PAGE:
I wondered at that. Perhaps some of the other girls just don’t care enough to put up a fight, because I can see L running for the ball to claim the first turn. That’s how she is with us, and with people she feels comfortable with. But these girls? Virtual strangers? I worry at times that she might not have the best social radar, that she might think she’s closer to some people than they themselves think they are to her. I’ve noticed little gestures from others at times, things I wonder if I should point out to L or just let her learn. Reading body language. It’s a skill that sometimes has to be taught, doesn’t it? And then there are those autistic souls who can’t pick up on those things to save their lives.

So no big epiphanies tonight. No big revelations. Just more wondering.

But not about the Boy: he was in perfect E-form when K started cleaning the oven tonight.

1-dscf2356

Rainy Sunday

“It’s cold and rainy!” I said as I came back inside from taking pictures of the Boy, who was more thrilled than I was that it was cold and rainy. After a blistering dry summer, to have finally some cold, wet weather is a blessing.

It made the rosół we had for lunch all the tastier, the cuddling with Papa and Nana all the more comfortable, and family movie in the early evening all the more enjoyable.

The automatically created URL for this post indicates that this is the fourth time I’ve used “Rainy Sunday” as a post title:

All within the last three years.

Lighting the House

Once again, a job to do: lighting the house. Once again, a Boy to help.

1-dsc_7843

“Daddy, I need to be up there with you. I need to work on the roof.” How can I possibly resist? It makes the job more difficult, but it also makes it more enjoyable.

3-dsc_7844

And occasionally, his help is actually help. “Bring me more lights,” I ask, and he chirps “Okay” and almost runs over to where the bag of lights lie on the ground.

4-dsc_7852

This lasts for a few minutes — twenty at most — before he sees the neighborhood boys out and decides he has done enough to help. Without a word, without explanation, he runs off, and I am left both in peace (how fast can I get the rest of this done now? careful not to fall!) and a little lonely, sad even.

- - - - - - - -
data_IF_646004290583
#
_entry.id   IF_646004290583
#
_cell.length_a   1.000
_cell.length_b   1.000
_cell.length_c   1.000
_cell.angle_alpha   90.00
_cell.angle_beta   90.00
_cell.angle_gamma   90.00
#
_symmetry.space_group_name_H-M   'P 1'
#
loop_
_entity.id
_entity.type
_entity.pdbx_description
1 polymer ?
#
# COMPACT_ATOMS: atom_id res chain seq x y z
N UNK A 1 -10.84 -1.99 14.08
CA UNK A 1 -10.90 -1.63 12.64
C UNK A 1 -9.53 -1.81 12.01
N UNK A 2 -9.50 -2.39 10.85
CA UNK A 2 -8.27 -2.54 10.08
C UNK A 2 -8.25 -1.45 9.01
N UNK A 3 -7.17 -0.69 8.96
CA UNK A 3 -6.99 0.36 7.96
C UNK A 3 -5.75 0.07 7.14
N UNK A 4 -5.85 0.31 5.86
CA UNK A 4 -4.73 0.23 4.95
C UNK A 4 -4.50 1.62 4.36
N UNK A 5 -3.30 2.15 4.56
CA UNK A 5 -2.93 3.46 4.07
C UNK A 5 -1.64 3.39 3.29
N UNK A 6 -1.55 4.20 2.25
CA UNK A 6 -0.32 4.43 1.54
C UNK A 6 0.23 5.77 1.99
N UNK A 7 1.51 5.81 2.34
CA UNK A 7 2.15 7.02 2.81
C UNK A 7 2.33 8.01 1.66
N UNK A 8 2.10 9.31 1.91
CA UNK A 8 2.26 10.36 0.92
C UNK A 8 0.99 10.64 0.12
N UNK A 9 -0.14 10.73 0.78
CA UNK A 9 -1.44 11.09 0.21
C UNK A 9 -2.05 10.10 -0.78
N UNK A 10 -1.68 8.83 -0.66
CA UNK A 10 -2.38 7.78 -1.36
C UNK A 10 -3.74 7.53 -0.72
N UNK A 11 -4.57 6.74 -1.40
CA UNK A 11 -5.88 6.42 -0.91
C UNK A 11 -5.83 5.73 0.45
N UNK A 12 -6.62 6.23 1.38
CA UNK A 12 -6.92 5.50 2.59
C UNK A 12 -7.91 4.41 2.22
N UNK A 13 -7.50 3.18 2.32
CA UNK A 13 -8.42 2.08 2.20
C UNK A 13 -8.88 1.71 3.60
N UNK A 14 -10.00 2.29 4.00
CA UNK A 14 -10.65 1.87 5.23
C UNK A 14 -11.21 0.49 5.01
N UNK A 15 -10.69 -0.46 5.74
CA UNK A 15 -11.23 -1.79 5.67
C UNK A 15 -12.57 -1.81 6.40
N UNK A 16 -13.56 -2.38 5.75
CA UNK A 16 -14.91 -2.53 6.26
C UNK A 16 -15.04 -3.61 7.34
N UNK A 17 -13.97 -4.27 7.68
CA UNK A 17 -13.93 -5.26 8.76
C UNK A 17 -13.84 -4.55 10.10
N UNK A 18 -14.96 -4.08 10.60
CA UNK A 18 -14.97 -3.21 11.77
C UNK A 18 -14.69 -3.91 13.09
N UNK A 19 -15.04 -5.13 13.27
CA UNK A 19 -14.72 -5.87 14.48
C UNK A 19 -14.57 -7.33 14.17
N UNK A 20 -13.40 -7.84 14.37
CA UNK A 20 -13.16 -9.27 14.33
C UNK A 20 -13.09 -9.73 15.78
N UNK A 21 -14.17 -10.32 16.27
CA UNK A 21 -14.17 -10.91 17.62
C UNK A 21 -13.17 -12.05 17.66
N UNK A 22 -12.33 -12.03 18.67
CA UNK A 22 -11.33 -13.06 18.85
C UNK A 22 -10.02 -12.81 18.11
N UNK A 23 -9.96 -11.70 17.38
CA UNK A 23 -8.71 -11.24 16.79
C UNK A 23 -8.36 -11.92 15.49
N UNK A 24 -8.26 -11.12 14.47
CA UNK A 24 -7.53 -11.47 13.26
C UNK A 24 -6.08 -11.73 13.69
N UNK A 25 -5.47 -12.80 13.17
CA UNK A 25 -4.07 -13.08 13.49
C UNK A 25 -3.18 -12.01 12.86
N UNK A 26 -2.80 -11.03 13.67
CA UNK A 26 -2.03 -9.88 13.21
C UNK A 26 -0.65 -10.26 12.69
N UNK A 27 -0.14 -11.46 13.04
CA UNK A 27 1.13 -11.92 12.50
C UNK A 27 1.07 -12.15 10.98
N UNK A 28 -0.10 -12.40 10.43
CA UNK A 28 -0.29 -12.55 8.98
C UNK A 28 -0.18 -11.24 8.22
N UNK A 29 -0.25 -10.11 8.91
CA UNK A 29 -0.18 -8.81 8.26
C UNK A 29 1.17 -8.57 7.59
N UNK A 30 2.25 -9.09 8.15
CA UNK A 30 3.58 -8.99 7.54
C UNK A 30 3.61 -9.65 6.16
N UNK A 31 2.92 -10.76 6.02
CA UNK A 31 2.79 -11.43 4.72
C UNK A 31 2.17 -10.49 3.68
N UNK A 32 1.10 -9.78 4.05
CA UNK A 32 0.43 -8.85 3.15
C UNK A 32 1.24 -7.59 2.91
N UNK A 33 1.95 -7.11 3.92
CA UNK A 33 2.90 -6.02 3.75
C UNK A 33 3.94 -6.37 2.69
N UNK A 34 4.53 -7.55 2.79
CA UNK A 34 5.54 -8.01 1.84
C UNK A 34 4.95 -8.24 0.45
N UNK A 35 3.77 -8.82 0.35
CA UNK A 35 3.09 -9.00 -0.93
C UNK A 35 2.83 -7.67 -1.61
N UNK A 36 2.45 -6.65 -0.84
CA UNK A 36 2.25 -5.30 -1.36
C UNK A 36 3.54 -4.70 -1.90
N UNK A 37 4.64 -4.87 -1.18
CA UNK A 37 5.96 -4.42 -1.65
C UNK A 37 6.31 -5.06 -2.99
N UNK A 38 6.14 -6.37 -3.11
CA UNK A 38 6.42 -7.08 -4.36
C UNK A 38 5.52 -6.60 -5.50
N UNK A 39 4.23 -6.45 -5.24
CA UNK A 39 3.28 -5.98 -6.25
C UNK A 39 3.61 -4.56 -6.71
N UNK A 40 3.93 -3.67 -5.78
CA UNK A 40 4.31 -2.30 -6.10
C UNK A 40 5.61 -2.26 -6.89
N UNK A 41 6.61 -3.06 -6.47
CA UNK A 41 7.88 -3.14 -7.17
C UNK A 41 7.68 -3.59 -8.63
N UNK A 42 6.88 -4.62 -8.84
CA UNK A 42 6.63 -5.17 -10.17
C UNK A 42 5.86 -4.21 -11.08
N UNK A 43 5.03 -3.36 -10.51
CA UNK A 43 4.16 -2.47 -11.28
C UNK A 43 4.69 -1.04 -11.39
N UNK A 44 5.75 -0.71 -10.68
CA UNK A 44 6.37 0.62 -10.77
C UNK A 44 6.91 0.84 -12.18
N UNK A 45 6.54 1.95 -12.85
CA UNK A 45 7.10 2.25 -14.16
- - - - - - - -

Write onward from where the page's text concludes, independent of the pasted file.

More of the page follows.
6-dsc_7880

It’s a foreshadowing of things to come, I know. It’s already starting with the Girl — notice she’s not even in this post because she was doing her own thing. She did her cleaning chores and was left with an afteroon that she filled with chatting with her cousin in Poland on Skype, pestering E, and whatever else she might have been doing. She spent the night at a friend’s house, too.

It’s still so far away and yet so very close.

Waiting

It’s now Advent, a time of waiting. In many ways, I guess we’re waiting all our lives. There’s always something in the near future that we’ve trained our attention on, even if we’re the type to live in the present. E, for example, is waiting to be able to cook, really cook.

01-dscf2216

He plays at it a lot, but that’s often just messy play, he thinks. “I’ll never learn to cook,” he lamented tonight, but explaining to him that playing as he does — and indeed, helping as he often does, with stirring and such — really is learning to cook. “And you’ll be learning your whole life,” K explained. Still, it didn’t do much to help him. He’s waiting to cook for real.

The Girl has been waiting for the Advent calendar to make its appearance. This year, E and L both have their own, but E had completely forgotten about it. Truth be told, L probably had too until K mentioned it today.

We got the calendars out, but E had to wait a while: he still hadn’t finished his dinner, so we walked around with a chipmunk-cheek of pierogi as L opened her calendar and jotted her name on it. When he was done eating, he got to do what he’s always waiting to do during dinner: crawl into K’s lap.

After dinner, it’s my long-anticipated event: chess with my son. L started learning chess, but she never really grew to love it. Too much to think about, and sitting still and concentrating — not something she’s fond of doing after a long day at school. The Boy enjoys the game, though, and he’s patient. He can wait. For a little bit. So we work on pawns only.

“When can we play with the other pieces?” he asked tonight.

“As soon as you can play well with the pawns,” I explained. By that, I meant simply that he could make legal moves and could see opportunities to capture an opponent’s pieces consistently.

“You have to wait for a little while,” I said.

“Okay,” he said, and captured a piece incorrectly.

Rain

Rain for the last few days — we haven’t had any since May to speak of. Evening: the Boy has to help K with grinding leftover meat into filling for pierogi, using our new grinding attachment.

Typical, uncomplicated Wednesday evening.

Imitation

The Boy sees me do something, and he starts doing it. He sees K do it, and he starts doing it. He sees L doing it, and he starts doing it.

1-dscf2168

L has always enjoyed playing store, though in recent years, she really hasn’t taken the initiative to play it. When her Polish near-cousins come from the Asheville area, they might play school, and they might, just might, play store, but the oldest is now in middle school and such games seem pointless with just two.

1-dscf2172

She saw the Boy setting up his store after dinner and desert — a treat from the Halloween bucket — and she just had to play. And take over. And start directing the Boy. Playing with her can be so exhausting when she’s like that, and I often worry that she might be that way at school as well. She might not have the most friends possible as a result. And part of me wants to do something about that, to guide her a bit. And I have. But nothing has changed, so I’ve decided to take K’s advice and just let it be. It’s a lesson she’ll have to learn for herself.

1-dscf2174

Risks